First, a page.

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Everything You Need to Know About the Abu Dhabi Grand Prix

Formula 1

When it comes to sport in the United Arab Emirates, one is entrenched in its very fabric like none other: Formula One racing. Of all of the incredible sights, Ferrari World on Yas Island has to be one of the most spectacular for racing and car fans. It required a whopping 12,370 tonnes of steel to build, and the roof alone is made up of enough aluminium to cover 16,750 Ferrari vehicles. As Ferrari is still the most synonymous name with Formula One racing, there’s no wonder why fans flock to Yas Island. For one week a year, the area welcomes the whole world to indulge in Formula One racing as part of the world championship season. The Abu Dhabi Grand Prix is a staple on the F1 calendar, and the Yas Marina Circuit is arguably one of the must-see attractions for all visitors regardless of their racing fandom. So, if you’re planning a visit or are simply intrigued by the grand Formula One event, here is everything that you need to know about the Abu Dhabi Grand Prix.

The birth of an F1 event

You don’t have to go too far back to find the origins of the Abu Dhabi Grand Prix. In 2007, at the Abu Dhabi Formula One Festival, a stark announcement was made: a race in the United Arab Emirates would join the F1 calendar. In 2008, the Abu Dhabi Grand Prix first appeared on 2009’s provisional Formula One calendar as the season’s final race. Then came the first ever Formula One race event at the Yas Marina Circuit on 1 November 2009. The 2009 F1 season finale was the very first event to take place at the Yas Marina Circuit, allowing it to go unspoiled before its grand entrance onto the Formula One stage. Since 2009, the UAE has hosted a Formula One race every season. The floodlit racecourse brings a very special atmosphere and was F1’s first ever day-night race. Championships can - and have been - won and lost across the 55 laps and 305.355 km of the Yas Marina Circuit, which is why it has become so popular among bettors and fans alike.

Abu Dhabi buildings

For six of its ten seasons on the F1 calendar, Abu Dhabi has been the final race – excluding 2011, 2012, and 2013 when it was the penultimate or third from last race – building extra suspense. It’s no surprise therefore that it is a favourite with bookies and bettors; the unpredictability is sky high. The most popular odds are on areas like the fastest practice three, as well as qualifying positions, race winner, first to retire and much more. It all adds to the excitement of this at times decisive race. Its place on the F1 calendar makes the race an incredible spectacle regardless of whether the championship is still on offer. As overall standing plays a large role in team sponsorship, finishing big is often crucial to many teams in Formula One. This makes for a competitive end to the season that, for the majority of years since 2009, has taken place at the Yas Marina Circuit. In 2010, it was Sebastian Vettel in the Red Bull – the first of four consecutive championships. The German finished first to come out on top of a record four contenders in Fernando Alonso, Mark Webber, and Lewis Hamilton and win his first world championship. 2014 ushered in the new era of Mercedes dominance with Lewis Hamilton behind the wheel. This race marked a somewhat controversial one for F1 as the teams finally yielded to the series’ promoter, Bernie Ecclestone, and his desire to make the last race a double points affair. This meant two points for tenth, four for ninth, eight for eighth, all the way up to 36 points for second and 50 points for the winner. So instead of Hamilton merely needing to finish sixth to claim the title, he now needed second or above to do so. Despite Rosberg eventually finishing 14th, Hamilton put in a fine performance to mark his championship win.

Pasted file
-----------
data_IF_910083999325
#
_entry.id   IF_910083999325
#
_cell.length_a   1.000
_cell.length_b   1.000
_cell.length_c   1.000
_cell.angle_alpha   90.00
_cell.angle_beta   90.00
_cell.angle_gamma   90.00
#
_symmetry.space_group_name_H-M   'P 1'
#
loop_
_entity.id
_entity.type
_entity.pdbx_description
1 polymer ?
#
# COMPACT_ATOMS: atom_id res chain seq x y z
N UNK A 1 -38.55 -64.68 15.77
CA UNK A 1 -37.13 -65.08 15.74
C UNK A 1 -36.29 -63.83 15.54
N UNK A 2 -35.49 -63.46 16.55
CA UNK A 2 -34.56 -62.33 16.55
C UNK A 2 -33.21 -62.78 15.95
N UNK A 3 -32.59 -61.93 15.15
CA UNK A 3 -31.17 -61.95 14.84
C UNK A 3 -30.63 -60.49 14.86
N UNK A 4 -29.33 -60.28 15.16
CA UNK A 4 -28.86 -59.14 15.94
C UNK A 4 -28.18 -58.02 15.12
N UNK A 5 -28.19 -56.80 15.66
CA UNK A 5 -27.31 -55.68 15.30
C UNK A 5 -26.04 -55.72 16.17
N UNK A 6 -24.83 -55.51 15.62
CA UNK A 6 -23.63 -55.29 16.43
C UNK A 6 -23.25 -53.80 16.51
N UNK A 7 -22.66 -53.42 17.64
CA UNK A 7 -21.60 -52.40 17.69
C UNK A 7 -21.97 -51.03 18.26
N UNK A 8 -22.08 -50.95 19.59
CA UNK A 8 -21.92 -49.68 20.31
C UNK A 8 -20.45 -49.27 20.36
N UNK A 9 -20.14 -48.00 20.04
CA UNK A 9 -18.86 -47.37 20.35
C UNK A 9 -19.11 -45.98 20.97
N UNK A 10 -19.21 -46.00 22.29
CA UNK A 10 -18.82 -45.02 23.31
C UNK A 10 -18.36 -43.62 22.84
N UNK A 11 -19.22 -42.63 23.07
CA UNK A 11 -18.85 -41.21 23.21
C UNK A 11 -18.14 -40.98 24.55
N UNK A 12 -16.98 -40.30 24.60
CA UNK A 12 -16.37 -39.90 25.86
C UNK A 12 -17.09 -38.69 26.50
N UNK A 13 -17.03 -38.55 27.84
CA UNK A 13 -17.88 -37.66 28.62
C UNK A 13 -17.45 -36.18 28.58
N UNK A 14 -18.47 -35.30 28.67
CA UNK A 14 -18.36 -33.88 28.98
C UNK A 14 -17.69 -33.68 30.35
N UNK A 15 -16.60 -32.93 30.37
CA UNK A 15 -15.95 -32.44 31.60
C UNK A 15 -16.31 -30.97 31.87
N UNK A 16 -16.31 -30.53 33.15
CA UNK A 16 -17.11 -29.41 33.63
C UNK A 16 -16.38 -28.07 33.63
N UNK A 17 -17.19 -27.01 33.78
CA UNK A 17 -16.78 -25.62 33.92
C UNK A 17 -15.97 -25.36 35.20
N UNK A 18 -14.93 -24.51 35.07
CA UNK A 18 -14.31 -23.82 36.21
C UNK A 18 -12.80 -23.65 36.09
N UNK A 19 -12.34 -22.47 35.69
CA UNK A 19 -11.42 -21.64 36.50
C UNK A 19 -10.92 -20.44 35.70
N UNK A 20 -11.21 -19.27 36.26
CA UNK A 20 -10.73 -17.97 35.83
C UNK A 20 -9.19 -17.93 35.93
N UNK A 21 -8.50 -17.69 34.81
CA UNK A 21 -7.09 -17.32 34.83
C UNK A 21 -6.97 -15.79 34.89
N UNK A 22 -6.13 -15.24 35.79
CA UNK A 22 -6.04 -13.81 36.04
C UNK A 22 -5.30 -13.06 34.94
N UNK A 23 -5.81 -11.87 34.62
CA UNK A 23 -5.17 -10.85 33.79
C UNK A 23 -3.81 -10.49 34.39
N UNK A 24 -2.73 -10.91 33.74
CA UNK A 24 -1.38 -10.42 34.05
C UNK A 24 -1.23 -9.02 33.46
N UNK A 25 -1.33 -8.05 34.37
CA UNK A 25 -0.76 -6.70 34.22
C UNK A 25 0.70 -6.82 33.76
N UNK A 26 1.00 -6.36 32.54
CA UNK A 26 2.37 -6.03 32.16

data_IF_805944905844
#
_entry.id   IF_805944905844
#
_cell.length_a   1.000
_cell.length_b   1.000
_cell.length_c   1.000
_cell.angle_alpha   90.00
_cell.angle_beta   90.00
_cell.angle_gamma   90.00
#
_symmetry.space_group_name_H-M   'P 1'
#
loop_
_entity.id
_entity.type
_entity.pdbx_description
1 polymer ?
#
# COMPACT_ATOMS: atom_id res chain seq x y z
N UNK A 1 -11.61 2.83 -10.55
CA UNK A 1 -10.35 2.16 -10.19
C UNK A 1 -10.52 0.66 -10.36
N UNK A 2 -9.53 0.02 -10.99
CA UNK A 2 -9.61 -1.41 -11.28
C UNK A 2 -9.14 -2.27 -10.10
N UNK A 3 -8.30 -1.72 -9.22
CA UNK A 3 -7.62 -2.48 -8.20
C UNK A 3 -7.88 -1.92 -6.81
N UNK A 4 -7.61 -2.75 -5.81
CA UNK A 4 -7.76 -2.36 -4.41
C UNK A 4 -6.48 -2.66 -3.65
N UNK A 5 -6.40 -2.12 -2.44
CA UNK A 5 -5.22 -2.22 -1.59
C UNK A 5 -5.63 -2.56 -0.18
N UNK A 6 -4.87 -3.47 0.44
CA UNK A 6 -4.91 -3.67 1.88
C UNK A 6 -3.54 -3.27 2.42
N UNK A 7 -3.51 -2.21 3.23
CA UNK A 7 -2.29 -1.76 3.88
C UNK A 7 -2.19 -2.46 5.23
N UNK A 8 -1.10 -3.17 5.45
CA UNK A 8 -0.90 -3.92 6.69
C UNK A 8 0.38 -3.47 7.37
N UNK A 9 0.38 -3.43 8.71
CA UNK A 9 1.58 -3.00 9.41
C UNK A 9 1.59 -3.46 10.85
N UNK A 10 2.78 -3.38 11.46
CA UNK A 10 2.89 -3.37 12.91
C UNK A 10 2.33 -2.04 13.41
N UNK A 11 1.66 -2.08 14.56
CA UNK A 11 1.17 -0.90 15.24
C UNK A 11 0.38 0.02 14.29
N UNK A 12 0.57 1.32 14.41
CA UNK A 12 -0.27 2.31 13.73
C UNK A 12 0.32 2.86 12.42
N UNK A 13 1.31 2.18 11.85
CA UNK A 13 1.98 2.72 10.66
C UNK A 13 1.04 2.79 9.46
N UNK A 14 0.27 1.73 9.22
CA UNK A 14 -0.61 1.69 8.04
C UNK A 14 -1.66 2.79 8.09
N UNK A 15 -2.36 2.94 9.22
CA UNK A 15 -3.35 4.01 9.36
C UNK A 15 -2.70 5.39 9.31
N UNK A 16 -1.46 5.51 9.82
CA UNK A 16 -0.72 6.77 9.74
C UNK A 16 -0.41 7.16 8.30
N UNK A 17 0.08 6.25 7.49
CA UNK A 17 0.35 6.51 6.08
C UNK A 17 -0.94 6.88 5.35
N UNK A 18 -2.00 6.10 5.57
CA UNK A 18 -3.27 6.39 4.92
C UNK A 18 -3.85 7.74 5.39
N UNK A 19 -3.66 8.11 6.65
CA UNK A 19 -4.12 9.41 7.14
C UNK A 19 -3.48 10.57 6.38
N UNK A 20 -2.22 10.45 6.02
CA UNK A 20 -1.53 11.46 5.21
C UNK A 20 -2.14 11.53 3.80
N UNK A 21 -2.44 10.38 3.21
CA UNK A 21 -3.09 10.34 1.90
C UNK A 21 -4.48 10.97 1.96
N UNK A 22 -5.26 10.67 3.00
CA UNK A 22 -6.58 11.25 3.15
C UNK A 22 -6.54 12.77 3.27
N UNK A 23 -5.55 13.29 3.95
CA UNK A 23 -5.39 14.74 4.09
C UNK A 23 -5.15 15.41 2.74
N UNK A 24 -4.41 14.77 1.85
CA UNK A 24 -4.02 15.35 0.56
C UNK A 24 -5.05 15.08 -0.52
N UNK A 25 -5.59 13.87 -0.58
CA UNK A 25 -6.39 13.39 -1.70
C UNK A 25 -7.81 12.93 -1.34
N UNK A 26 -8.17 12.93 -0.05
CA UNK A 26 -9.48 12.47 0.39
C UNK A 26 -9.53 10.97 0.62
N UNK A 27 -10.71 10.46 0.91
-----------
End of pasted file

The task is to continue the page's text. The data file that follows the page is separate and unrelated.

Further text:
Most recently, the 2016 Abu Dhabi Grand Prix presented Nico Rosberg with his only championship win to date. Coming into the race, a mere 12 points split Rosberg and rival Hamilton after a hattrick of wins from the Englishman. Given his form, Hamilton was expected to win the race and claim 25 points, meaning that Rosberg needed to come second or third to win the championship – and he did just that. Before the 2018 Abu Dhabi Grand Prix, Vettel and Hamilton were tied for wins at the track at three apiece. At four races in, the two were neck and neck in the standings, which could very well result in another championship-deciding race at the Yas Marina Circuit. As for constructors, Red Bull’s three victories are edged by Mercedes’ four consecutive victories from 2014 to 2017. The F1 race in Abu Dhabi has seen one English winner, a German winner, and two Finnish winners in Kimi Raikkonen and Valtteri Bottas. Quite remarkably, the fastest lap on the track stands as one raced in its inaugural event. In 2009, Vettel clocked a 1:40.279 lap en route to the top of the podium. 

The 21-corner Yas Marina Circuit has presented Formula One fans with many memorable moments since its inception in 2009. Taking place in such an iconic location of the world and boasting a truly stunning backdrop, the Abu Dhabi Grand Prix is a marvel of the F1 season. Thanks to its regular spot as the season finale, it should continue to produce historic moments in the sport and a must-visit spectacle for many visitors to the area.

1 comment

Grace lily
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